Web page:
How to handle it: This guy is reaching out for help. You are going to have to, oh god, chat with him. Assume that you’re supposed to calm him down by distracting him with small talk. Wrack your brain for anything to talk about that doesn’t involve a plane crash, which is, dammit, the only thing you can think about anymore. Ask him what he does for a living. If he tells you that he is a financial advisor, realize that you have ZERO follow up questions about such a career. Cover topics like, “How many kids do you have?” and “No, Baltimore is more than a two-hour flight from Phoenix,” and “Yeah, I actually do think it matters if you’re not wearing your seatbelt when you land and if you’re afraid of crashing, why aren’t you wearing it already?” Eventually land safely.

Scenario: Your flight landed late. It is 7:10. Your connecting flight starts to board at 7:10. You REALLY want to get to the bathroom before you board your plane, but your gate-checked bag hasn’t yet arrived on the jetway.

How to handle it: Clutch your yellow valet ticket as you start to shriek, “YOUR STUPID RULES DON’T APPLY TO MEEEEEE!” Contemplate elbowing your way to the front of line as you loudly explain, “No, you don’t understand. See, *I* have a flight to catch.” Thank the good lord when (1) your bag is one of the first brought to the jetway and (2) your bag is bright orange so you can see from the back of the line that your bag is one of the first brought to the jetway. Once you get your bag, run to the bathroom and speed pee.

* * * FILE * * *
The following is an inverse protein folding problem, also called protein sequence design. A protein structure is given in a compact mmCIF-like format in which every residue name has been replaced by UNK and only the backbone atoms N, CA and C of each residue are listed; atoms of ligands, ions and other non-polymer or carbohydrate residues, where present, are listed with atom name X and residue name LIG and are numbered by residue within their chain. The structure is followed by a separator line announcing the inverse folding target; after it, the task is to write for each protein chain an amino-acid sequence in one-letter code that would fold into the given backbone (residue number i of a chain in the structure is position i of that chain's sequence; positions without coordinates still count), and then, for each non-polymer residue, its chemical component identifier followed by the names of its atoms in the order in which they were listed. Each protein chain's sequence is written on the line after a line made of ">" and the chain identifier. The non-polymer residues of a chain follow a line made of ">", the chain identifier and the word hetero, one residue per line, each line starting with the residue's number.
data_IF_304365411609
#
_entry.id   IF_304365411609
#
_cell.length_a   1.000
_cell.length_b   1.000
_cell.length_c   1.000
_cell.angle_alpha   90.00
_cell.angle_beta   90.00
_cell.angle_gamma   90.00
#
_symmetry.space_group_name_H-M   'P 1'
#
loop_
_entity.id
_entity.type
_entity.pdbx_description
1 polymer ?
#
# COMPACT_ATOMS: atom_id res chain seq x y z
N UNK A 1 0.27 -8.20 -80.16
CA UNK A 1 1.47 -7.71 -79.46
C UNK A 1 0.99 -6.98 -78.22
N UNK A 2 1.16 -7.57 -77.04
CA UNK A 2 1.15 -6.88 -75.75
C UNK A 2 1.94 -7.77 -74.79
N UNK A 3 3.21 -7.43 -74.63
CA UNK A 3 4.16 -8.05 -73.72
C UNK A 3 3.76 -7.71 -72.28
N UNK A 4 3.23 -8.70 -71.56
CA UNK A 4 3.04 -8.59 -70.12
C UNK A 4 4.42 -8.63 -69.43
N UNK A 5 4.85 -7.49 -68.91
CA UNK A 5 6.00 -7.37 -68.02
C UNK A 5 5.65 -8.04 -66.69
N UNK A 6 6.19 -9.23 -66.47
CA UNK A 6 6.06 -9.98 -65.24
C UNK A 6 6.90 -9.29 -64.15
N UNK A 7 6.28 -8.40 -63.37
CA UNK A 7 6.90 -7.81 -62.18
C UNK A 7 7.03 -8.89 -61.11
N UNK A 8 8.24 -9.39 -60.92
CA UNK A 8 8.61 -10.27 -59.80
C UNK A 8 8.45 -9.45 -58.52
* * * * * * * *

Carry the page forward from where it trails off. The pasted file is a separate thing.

Scenario: You bought a cheeseburger in California. You want to eat it over Nebraska. How do you do so without succumbing to the airplane food awkwardness of eating food that no one else has?

How to handle it: Make a three-quarters turn toward the window and snarf the burger. Probably spill ketchup on yourself. Again, feel vaguely superior for having thought far enough ahead to buy that food in California.

Scenario: You drank sooooo much soda in California that you can’t fall asleep on your late-night flight.

How to handle it: Weep quietly.

Scenario: Your plane lands in Baltimore at 1:51 am.

How to handle it: Feel pleased that you thought to leave a can of soda in the car you parked at the airport as a caffeinated treat to greet you on your arrival. Feel less pleased when you pop that sucker open on the interstate on the drive home, only to have it explode all over your car, leaving only a chunk of frozen soda that won’t come out of the can hole. Coin the term “sodasplosion.” Sacrifice a t-shirt from your luggage to clean your car.

Scenario: Arrive home at 3 am.

How to handle it: Fall into bed, happy with both the good parts of the trip and the fact that the travel part of it is over. Try hard not to think about your alarm going off in three and a half hours.

Dinner, Team Stimey Junior Style